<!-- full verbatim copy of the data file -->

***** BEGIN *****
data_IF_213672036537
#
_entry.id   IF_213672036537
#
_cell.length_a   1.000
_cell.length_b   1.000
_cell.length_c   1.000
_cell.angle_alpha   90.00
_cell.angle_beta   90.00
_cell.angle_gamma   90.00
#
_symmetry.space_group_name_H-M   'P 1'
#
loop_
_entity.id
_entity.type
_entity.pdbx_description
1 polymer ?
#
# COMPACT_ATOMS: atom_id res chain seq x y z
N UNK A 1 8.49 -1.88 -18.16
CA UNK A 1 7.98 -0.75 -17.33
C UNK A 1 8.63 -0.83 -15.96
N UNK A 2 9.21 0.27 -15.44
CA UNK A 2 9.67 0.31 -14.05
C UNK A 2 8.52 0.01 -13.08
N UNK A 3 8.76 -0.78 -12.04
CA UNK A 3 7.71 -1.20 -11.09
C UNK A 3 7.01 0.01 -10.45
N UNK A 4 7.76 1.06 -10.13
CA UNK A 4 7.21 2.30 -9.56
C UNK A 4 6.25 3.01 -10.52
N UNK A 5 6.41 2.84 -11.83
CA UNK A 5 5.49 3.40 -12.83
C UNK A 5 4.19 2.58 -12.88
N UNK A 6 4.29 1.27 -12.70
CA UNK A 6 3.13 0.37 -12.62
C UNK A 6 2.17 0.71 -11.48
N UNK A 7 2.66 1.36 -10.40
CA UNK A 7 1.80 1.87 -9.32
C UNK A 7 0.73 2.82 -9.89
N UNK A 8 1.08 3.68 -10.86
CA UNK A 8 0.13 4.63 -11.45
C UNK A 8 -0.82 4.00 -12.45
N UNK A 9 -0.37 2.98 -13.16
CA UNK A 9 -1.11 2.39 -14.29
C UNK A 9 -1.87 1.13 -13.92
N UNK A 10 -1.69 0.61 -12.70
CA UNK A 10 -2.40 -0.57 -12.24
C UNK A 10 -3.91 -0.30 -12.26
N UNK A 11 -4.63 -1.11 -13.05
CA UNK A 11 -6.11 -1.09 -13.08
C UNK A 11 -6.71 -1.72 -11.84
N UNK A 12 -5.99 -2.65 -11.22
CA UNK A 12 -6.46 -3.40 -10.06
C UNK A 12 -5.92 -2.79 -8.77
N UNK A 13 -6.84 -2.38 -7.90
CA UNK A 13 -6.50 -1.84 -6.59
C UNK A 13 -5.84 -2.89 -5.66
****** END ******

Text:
data_IF_213672036537
#
_entry.id   IF_213672036537
#
_cell.length_a   1.000
_cell.length_b   1.000
_cell.length_c   1.000
_cell.angle_alpha   90.00
_cell.angle_beta   90.00
_cell.angle_gamma   90.00
#
_symmetry.space_group_name_H-M   'P 1'
#
loop_
_entity.id
_entity.type
_entity.pdbx_description
1 polymer ?
#
# COMPACT_ATOMS: atom_id res chain seq x y z
N UNK A 1 8.49 -1.88 -18.16
CA UNK A 1 7.98 -0.75 -17.33
C UNK A 1 8.63 -0.83 -15.96
N UNK A 2 9.21 0.27 -15.44
CA UNK A 2 9.67 0.31 -14.05
C UNK A 2 8.52 0.01 -13.08
N UNK A 3 8.76 -0.78 -12.04
CA UNK A 3 7.71 -1.20 -11.09
C UNK A 3 7.01 0.01 -10.45
N UNK A 4 7.76 1.06 -10.13
CA UNK A 4 7.21 2.30 -9.56
C UNK A 4 6.25 3.01 -10.52
N UNK A 5 6.41 2.84 -11.83
CA UNK A 5 5.49 3.40 -12.83
C UNK A 5 4.19 2.58 -12.88
N UNK A 6 4.29 1.27 -12.70
CA UNK A 6 3.13 0.37 -12.62
C UNK A 6 2.17 0.71 -11.48
N UNK A 7 2.66 1.36 -10.40
CA UNK A 7 1.80 1.87 -9.32
C UNK A 7 0.73 2.82 -9.89
N UNK A 8 1.08 3.68 -10.86
CA UNK A 8 0.13 4.63 -11.45
C UNK A 8 -0.82 4.00 -12.45
N UNK A 9 -0.37 2.98 -13.16
CA UNK A 9 -1.11 2.39 -14.29
C UNK A 9 -1.87 1.13 -13.92
N UNK A 10 -1.69 0.61 -12.70
CA UNK A 10 -2.40 -0.57 -12.24
C UNK A 10 -3.91 -0.30 -12.26
N UNK A 11 -4.63 -1.11 -13.05
CA UNK A 11 -6.11 -1.09 -13.08
C UNK A 11 -6.71 -1.72 -11.84
N UNK A 12 -5.99 -2.65 -11.22
CA UNK A 12 -6.46 -3.40 -10.06
C UNK A 12 -5.92 -2.79 -8.77
N UNK A 13 -6.84 -2.38 -7.90
CA UNK A 13 -6.50 -1.84 -6.59
C UNK A 13 -5.84 -2.89 -5.66